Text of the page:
re: "Missing Gitmo (Already)"
"This much seems certain: sometime next year, President-elect Barack Obama will close the terrorist detention facility at Guantanamo Bay, Cuba. What happens next is still unclear, but many of prisoners being held there will wind up in American courtrooms and prison cells, wreaking havoc in our legal and corrections systems."
For some, this is a feature, not a bug.
"Legal proceedings against Moussaoui dragged on for almost four years and, on more than one occasion, resembled a judicial farce. At various points, Moussaoui professed his innocence, declared himself guilty and even represented himself in court. His behavior was consistent with terrorist training manuals, which encouraged operatives to make a mockery of western judicial systems.
Multiply the Moussaoui trial by a factor of several hundred, and you've got some idea of what awaits the federal court system." (Bold type added for emphasis. - CAA)
Depending upon one's perspective, a feature, not a bug.
"Gitmo is tailor made for handling another problem that transcends international borders and jurisdictional authority.
We refer to pirates, particularly those operating along the coast of Somalia. While their recent hijackings of merchant vessels have gained international headlines, the piracy problem has existed for years. Making matters worse, there is the thorny issue of what to do with the pirates in the event they're captured."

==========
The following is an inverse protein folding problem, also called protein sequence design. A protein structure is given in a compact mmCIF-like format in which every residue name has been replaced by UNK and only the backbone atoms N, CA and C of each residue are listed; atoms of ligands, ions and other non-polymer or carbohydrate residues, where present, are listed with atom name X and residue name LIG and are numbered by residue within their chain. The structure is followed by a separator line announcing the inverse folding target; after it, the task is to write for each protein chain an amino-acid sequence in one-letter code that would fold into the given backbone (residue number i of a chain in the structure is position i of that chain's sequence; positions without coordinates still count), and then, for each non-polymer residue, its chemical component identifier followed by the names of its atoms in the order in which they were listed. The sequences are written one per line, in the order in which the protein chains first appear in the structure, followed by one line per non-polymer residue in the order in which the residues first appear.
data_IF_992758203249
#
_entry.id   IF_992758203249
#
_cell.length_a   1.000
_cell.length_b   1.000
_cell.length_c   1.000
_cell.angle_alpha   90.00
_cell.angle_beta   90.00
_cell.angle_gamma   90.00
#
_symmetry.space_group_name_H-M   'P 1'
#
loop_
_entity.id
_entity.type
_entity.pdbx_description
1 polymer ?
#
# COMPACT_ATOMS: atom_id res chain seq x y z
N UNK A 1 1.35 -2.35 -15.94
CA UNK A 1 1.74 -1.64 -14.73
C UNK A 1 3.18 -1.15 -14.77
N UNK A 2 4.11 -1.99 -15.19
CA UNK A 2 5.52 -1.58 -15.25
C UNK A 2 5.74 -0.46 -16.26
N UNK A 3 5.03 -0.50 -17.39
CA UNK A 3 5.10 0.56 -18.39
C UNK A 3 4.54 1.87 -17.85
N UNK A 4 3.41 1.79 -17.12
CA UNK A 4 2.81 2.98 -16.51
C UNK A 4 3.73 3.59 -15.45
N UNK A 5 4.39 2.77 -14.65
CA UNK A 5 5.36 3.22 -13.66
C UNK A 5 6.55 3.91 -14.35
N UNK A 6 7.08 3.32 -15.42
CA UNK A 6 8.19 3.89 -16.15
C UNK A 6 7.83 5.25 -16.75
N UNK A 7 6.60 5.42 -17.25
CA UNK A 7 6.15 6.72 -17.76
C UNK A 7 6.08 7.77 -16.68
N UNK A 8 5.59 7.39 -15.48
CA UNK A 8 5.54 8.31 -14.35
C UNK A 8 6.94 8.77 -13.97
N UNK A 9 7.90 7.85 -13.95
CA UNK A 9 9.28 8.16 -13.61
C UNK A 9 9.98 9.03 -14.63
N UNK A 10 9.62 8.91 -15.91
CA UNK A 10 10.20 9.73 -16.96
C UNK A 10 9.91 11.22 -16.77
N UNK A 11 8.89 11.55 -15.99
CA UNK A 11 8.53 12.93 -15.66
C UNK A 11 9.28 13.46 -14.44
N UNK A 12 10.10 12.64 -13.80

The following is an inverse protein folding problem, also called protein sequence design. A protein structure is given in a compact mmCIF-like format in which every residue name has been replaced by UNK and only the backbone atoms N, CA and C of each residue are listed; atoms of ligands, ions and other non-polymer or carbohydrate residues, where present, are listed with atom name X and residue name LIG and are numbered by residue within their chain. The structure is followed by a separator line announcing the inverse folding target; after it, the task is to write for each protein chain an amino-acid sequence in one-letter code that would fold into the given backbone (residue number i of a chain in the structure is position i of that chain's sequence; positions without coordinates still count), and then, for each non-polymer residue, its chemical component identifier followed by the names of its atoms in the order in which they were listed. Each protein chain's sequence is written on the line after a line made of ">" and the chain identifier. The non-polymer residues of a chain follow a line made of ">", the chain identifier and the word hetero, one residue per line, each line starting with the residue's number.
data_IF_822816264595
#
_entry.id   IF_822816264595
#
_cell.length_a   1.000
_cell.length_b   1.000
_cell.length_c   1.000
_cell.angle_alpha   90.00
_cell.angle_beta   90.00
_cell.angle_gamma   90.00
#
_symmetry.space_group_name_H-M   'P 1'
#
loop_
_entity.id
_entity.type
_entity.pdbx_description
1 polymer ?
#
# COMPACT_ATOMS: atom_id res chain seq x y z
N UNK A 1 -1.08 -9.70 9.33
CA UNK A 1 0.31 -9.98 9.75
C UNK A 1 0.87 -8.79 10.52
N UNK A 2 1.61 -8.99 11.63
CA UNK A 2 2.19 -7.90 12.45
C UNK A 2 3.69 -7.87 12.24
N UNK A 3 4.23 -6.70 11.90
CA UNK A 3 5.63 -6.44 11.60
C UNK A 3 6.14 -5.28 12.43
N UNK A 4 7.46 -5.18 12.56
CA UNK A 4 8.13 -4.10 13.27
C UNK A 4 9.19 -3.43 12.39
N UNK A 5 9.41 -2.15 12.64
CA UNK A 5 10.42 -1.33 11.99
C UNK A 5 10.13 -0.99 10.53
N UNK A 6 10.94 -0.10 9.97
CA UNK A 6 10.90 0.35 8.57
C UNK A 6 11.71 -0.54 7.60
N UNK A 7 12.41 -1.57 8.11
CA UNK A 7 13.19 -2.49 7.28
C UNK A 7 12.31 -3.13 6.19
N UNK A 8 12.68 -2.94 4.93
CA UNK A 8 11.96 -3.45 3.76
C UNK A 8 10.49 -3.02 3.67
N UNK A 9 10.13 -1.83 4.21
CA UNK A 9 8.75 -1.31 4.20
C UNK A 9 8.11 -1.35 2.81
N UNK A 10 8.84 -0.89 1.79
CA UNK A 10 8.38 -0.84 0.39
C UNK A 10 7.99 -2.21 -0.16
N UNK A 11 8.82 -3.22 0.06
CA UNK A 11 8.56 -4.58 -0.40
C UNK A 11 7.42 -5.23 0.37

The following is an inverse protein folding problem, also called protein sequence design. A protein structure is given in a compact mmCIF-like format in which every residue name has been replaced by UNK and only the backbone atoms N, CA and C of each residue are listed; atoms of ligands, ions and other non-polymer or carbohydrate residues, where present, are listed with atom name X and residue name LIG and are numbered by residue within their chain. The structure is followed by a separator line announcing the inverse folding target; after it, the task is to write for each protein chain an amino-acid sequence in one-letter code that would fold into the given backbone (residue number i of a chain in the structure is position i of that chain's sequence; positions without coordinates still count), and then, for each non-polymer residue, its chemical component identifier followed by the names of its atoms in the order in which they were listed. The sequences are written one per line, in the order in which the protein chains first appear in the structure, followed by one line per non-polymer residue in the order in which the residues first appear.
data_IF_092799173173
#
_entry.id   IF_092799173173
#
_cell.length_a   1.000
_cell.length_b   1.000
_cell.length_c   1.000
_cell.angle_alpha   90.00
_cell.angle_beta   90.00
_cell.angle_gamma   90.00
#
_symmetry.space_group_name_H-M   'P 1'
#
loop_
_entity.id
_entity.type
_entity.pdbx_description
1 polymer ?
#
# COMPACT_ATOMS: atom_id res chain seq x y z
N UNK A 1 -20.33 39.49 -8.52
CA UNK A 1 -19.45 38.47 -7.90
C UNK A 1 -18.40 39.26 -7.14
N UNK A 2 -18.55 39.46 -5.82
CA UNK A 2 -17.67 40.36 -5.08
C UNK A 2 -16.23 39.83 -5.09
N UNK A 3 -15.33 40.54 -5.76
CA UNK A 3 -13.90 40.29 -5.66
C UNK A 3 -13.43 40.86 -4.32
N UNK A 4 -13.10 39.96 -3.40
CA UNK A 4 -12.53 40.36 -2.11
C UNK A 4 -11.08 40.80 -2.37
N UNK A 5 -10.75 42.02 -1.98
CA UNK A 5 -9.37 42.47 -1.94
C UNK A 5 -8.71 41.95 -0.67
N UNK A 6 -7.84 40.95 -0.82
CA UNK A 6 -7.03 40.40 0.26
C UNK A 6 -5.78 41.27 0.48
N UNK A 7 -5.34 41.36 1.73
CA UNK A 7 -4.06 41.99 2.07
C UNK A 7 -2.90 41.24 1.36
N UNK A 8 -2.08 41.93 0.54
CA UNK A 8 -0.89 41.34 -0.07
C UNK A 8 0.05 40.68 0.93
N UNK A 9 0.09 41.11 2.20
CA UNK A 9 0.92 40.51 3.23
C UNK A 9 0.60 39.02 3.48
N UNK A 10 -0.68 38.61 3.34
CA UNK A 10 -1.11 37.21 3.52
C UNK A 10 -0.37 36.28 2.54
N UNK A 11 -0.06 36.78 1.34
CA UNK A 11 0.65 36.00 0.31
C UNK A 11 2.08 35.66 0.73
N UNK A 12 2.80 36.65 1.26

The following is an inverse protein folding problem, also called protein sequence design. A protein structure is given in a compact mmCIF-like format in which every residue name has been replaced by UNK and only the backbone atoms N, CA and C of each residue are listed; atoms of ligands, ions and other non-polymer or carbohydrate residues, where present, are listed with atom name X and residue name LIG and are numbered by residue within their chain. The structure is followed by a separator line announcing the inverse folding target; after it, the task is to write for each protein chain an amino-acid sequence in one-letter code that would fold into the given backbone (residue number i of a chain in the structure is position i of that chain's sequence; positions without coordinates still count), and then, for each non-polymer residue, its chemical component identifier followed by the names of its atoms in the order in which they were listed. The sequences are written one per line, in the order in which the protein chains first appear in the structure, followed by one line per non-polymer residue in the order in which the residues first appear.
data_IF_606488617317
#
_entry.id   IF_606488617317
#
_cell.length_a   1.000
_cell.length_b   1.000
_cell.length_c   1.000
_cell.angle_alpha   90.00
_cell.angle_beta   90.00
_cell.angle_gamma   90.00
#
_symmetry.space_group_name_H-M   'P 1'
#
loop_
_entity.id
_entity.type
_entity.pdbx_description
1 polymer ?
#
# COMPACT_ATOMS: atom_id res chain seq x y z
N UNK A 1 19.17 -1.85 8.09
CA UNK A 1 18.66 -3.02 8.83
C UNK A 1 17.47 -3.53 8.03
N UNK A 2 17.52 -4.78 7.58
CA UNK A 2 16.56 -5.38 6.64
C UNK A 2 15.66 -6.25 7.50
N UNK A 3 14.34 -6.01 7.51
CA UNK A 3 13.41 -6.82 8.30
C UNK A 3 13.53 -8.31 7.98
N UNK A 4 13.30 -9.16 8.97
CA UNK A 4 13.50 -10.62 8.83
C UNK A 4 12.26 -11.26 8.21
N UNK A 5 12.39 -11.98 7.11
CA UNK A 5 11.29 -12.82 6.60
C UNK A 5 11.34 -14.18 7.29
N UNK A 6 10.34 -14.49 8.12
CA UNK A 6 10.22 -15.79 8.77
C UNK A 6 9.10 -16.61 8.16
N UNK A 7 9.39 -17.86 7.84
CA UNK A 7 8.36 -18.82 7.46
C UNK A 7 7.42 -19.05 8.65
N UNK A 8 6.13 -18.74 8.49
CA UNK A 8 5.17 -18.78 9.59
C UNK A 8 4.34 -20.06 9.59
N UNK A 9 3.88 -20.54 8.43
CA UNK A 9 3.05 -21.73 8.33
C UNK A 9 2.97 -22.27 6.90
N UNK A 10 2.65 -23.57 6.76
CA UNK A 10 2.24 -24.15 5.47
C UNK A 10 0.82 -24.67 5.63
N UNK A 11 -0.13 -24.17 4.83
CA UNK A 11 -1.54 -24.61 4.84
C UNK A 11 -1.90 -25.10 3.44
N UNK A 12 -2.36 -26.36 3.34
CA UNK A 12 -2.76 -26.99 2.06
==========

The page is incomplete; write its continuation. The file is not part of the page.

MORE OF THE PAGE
Sometimes, when you have enough "problems," you can set them to solving each other. Sometimes.
"With the required international agreement, piracy suspects could be taken to Gitmo, detained there, tried by an international tribunal, and serve out their sentence--at the same, secure location.
Unfortunately, Gitmo has been forever tarred by administration critics, false claims of improper treatment and years of legal wrangling. We can't envision any scenario where the U.N. (or any other international body) authorizing the use of Guantanamo as a jail for international pirates."
Sadly, Spook86 is almost certainly spot-on with this analysis.
"In a column published in today's WSJ, Mr. Mukasey argues that the habeus corpus requirement for detainees has created a hodgepodge of inconsistent decisions in the federal courts. If Congress doesn't establish firm guidelines, he observes, we will be forced to choose between exposing intelligence assets in open court, or allowing terrorists to jump the immigration line and enter the United States."
Which raises, again, the question: bug or feature?